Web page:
Piano, noise, and translation: genius + the human brand > a sound making tool
Linking up with friend Josh LaBelle, creative director, musical maestro at Seattle Theatre Group (I used to be a board member there), I had the chance to reconnect — after decades of watching, and listening — with the pianist and performer Ryuichi Sakamoto — at the Moore Theater. The idea of syncing Sakamoto and the premise of the human brand links to his linear sequence as a performance asset — which is not only about the idea of his activities as a genius of creative unfolding — but about the asset that he represents as an explorer; it’s about finding a thread, and testing the wavering resonance of it — the vibe of direction.
The compelling thing for me relates to the notion — the red thread — of history and evolution — experiment and imagination. When I’d first linked to his work, it was in Tokyo — YMO or the Yellow Magic Orchestra. That was a heady and delirious time — the 80s, and the beginnings of my movement and working developments there in Japan. All of the work there was for the Japanese market, it wasn’t that I was an American, doing American design for Japanese kaisha. It was more about design for the Japanese market (and south east Asia and China). Doing that, means that you know the market and can translate that legacy. We did. We do.
Time, going back, here:
And from there — from super Japanese technopop and a monster cult following — to his work wrapping around the piano and cinematic work. Some earlier notes on that front, that time.
Maturing, is one thing. Exploration and experiment is another. That voyage is something to study, the creative explication, soul-finding. The thing that is compelling about the nature of Sakamoto’s compositions is the asian tinting of nearly Satie-like framings of melody, with a breath of Debussy, that impinge on the delicacy of his pianistic notations.
Sakamoto in performance, from his press materials
There are lines of song that seem extraordinary fragile — even tenuous and exploratory — that then carry the atonal, asian scaled flavor that move (me, at least) into another recollection of dreams and imaginings in Japan, and other asian memories. The real power of Sakamoto, my take, is the legacy of thoughtful and engaged experiment – the thing that I truly admire, in the heritage of watching him work and move over time; it’s decades of meditation.
If the haunting drift of “The Sheltering Sky” or gestures in the closing sounds of “Babel“, the soulful “Merry Christmas, Mr. Lawrence” are recollections of impact, then you should walk into Sakamoto’s world — something fabulously rich for examination and contemplation. Deep mind, his — these wanderings.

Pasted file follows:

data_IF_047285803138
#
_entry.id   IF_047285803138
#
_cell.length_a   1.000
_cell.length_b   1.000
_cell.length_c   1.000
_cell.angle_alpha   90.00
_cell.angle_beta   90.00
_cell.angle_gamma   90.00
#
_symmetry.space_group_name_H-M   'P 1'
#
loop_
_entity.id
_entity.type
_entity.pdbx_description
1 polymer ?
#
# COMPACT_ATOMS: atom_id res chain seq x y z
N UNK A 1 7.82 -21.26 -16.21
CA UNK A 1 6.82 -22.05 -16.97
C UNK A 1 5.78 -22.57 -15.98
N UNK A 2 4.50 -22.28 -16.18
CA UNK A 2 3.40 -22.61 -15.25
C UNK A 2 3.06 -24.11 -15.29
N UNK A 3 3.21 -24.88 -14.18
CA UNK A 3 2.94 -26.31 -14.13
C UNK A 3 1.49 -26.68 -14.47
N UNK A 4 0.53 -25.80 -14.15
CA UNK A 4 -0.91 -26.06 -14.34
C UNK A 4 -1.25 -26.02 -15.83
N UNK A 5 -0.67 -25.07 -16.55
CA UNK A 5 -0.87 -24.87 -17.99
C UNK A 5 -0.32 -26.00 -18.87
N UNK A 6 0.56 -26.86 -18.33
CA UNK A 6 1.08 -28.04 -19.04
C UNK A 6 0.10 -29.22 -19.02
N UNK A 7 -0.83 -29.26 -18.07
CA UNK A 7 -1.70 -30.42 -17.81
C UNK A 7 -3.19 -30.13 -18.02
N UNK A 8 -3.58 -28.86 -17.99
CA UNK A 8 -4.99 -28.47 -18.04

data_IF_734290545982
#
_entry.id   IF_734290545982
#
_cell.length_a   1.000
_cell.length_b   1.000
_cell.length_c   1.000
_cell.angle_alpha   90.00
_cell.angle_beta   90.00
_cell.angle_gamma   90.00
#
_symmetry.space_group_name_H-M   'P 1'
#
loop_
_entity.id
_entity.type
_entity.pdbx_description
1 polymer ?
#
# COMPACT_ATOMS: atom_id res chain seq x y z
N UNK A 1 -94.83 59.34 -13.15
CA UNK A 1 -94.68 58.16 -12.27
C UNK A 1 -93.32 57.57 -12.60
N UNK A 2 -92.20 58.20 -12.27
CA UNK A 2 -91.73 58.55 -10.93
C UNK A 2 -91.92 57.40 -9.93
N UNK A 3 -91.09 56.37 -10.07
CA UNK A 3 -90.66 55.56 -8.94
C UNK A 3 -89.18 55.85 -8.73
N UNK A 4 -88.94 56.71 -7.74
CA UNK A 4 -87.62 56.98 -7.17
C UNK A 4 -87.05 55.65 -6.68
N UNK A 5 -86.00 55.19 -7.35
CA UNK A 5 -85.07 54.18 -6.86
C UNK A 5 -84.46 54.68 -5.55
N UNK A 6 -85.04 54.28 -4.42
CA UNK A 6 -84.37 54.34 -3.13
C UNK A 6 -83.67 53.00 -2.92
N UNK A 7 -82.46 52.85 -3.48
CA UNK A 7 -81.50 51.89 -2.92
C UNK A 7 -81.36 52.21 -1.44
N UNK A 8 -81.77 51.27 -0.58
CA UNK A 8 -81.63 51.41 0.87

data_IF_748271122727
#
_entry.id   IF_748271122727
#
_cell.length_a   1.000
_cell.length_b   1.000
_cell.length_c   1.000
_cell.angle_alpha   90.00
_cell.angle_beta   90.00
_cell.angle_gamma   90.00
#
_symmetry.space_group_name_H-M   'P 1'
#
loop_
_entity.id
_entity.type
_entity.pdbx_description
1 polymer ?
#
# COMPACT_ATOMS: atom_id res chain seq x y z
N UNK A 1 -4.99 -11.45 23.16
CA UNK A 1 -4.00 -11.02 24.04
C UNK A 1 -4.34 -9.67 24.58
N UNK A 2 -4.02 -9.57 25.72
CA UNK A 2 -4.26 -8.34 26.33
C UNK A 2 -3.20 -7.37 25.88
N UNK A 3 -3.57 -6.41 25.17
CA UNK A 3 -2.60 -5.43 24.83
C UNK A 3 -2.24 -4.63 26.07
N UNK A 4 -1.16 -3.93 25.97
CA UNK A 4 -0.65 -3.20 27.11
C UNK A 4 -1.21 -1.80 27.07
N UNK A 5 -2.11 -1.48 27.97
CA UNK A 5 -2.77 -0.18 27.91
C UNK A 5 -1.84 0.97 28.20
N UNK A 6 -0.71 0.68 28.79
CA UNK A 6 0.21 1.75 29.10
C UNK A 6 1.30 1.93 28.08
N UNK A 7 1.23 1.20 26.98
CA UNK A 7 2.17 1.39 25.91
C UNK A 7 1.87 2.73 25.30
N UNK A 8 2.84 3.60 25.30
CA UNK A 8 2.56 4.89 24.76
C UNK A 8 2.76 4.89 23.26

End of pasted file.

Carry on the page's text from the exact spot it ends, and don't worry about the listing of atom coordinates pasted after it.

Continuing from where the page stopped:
Sakamoto and Bowie in the film “Merry Christmas, Mr. Lawrence.”
There’s an attractive overview, speaking of his current tour and what he’s exploring. Wall Street Journal.
Some live content, performance and observations. Interestingly enough, the current tour recalls something — his greatest hits — that he’s avoided, especially given that he’s not toured in 10 years. Now, one part of the concert touches on rethinking these compositions, while the other examines the attributes of “noise, silence, interpretation.”
Some links, to opening:
http://www.sitesakamoto.com/ (a site that represents a creative amalgam, always an innovation)
Akiko Yano — a partner, intertwined:http://en.wikipedia.org/wiki/Akiko_Yano
and an overview and discography here, with iTune links, etc.
In contemplating others, that explore that space of intellectualizing and examining the power of the piano — John Cage, another recent reflection (http://www.nytimes.com/keyword/john-cage) — walking around the concepts of silence and noise, the gathered sounds of meaning and absence — it’s all a beautiful thing. As Sakamoto came onstage, in the complete dark — hints of diaphanous wraps and whiffs of smoke, an incense perhaps — I thought of the pregnant moment in Cage’s work — where the performance was just that: the quietude of nothing playing whatsoever.
Grateful for having shared — those worlds.
Tim Girvin | Downtown Seattle, 2nd Avenue @ Stewart, the Office
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